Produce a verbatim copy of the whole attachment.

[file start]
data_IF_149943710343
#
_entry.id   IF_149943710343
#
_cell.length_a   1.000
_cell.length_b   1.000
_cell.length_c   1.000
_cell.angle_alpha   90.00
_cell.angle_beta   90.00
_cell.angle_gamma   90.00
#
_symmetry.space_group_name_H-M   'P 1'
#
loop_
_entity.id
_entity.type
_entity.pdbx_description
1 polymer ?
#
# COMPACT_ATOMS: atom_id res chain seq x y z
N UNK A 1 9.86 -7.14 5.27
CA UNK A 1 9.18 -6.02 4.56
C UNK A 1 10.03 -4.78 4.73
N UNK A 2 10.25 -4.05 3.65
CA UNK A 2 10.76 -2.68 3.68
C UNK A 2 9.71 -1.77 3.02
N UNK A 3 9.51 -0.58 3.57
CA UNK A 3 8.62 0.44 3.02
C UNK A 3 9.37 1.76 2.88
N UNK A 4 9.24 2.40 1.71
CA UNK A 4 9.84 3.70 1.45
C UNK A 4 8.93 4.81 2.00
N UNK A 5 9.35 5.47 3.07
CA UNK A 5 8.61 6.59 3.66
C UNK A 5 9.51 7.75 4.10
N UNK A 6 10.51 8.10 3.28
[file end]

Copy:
data_IF_149943710343
#
_entry.id   IF_149943710343
#
_cell.length_a   1.000
_cell.length_b   1.000
_cell.length_c   1.000
_cell.angle_alpha   90.00
_cell.angle_beta   90.00
_cell.angle_gamma   90.00
#
_symmetry.space_group_name_H-M   'P 1'
#
loop_
_entity.id
_entity.type
_entity.pdbx_description
1 polymer ?
#
# COMPACT_ATOMS: atom_id res chain seq x y z
N UNK A 1 9.86 -7.14 5.27
CA UNK A 1 9.18 -6.02 4.56
C UNK A 1 10.03 -4.78 4.73
N UNK A 2 10.25 -4.05 3.65
CA UNK A 2 10.76 -2.68 3.68
C UNK A 2 9.71 -1.77 3.02
N UNK A 3 9.51 -0.58 3.57
CA UNK A 3 8.62 0.44 3.02
C UNK A 3 9.37 1.76 2.88
N UNK A 4 9.24 2.40 1.71
CA UNK A 4 9.84 3.70 1.45
C UNK A 4 8.93 4.81 2.00
N UNK A 5 9.35 5.47 3.07
CA UNK A 5 8.61 6.59 3.66
C UNK A 5 9.51 7.75 4.10
N UNK A 6 10.51 8.10 3.28